Many York County parents who grew up watching teachers scribble with chalk on a blackboard now are sending their children to schools that teach with white boards.
And there is no similarity between the two. The new interactive white boards are technologically advanced tools for teachers that are far more than another big surface to write on.
White boards are part of a technological upgrade that has brought classrooms throughout the county into the 21st century. Teachers, working from a computer, can transform the board in a number of ways. They can download videos, scan worksheets and photos, go online and share lesson plans.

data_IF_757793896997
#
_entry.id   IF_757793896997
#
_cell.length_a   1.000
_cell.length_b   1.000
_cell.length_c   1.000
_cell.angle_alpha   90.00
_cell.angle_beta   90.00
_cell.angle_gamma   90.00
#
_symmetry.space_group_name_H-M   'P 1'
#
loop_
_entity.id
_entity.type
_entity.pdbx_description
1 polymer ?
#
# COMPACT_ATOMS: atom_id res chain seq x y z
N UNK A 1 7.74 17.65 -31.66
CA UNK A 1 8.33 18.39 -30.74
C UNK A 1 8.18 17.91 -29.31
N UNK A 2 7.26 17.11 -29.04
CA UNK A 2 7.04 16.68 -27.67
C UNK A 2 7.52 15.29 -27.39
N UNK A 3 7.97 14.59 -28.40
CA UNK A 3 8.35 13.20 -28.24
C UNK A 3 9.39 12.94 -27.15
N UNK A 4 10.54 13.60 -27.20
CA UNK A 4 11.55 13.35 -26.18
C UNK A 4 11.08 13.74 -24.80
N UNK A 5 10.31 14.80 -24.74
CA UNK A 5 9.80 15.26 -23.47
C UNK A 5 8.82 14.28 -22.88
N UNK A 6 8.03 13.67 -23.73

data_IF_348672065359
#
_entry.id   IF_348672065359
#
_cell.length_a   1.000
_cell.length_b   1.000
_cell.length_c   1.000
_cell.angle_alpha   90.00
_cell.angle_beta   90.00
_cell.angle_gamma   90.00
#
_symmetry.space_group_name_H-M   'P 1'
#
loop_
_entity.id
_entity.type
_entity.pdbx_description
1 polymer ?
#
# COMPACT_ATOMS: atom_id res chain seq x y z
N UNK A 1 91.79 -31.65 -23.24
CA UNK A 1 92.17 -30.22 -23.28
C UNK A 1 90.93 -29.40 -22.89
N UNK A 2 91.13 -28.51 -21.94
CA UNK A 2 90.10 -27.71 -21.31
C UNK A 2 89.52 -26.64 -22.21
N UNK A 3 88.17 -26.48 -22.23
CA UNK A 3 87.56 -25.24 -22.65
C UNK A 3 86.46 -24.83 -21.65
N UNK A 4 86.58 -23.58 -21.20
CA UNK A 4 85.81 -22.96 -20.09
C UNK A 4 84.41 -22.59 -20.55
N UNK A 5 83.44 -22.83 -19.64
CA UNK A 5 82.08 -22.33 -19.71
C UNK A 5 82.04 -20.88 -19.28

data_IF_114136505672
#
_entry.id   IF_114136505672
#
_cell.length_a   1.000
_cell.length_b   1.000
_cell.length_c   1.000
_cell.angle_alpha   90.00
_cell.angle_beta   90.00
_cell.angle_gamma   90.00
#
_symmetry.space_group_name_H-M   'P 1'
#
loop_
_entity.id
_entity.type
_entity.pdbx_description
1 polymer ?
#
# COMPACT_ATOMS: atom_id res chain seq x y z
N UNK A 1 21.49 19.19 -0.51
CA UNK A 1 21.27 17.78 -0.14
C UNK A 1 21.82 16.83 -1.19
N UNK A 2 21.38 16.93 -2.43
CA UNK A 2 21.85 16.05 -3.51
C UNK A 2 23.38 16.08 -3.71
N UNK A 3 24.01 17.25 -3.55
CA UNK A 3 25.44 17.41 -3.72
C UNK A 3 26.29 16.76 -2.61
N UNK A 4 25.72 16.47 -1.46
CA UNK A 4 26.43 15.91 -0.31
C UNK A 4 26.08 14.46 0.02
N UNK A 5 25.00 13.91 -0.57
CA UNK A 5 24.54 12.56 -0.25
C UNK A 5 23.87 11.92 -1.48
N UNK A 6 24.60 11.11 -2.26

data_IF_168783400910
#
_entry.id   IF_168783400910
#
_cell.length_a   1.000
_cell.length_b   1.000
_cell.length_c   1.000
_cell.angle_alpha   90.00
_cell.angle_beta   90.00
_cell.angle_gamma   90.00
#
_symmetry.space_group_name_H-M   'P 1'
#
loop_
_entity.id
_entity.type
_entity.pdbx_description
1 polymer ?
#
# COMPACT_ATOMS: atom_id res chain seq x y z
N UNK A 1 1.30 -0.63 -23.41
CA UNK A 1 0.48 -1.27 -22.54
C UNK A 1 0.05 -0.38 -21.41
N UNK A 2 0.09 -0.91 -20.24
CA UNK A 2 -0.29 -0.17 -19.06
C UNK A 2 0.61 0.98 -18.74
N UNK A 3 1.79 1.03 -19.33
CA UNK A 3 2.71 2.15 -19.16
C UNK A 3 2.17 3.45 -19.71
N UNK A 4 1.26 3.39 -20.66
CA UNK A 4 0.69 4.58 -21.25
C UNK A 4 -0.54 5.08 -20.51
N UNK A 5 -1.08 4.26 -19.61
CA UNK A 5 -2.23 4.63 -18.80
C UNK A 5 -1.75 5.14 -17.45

Just as significantly, students can interact with the board from their desks. They can use digital devises to transmit answers to test questions or work math problems.
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It's only logical that this high-tech system is on its way to replacing the old blackboard. Students who have grown up with computers, cell phones, video games and all sorts of other complicated, multipurpose electronic devices expect the same sophistication from classroom technology.
While the information that teachers offer students in the classroom may have changed little, the way of delivering it has provided advantages heretofore unavailable in a conventional classroom. We'd say that is progress.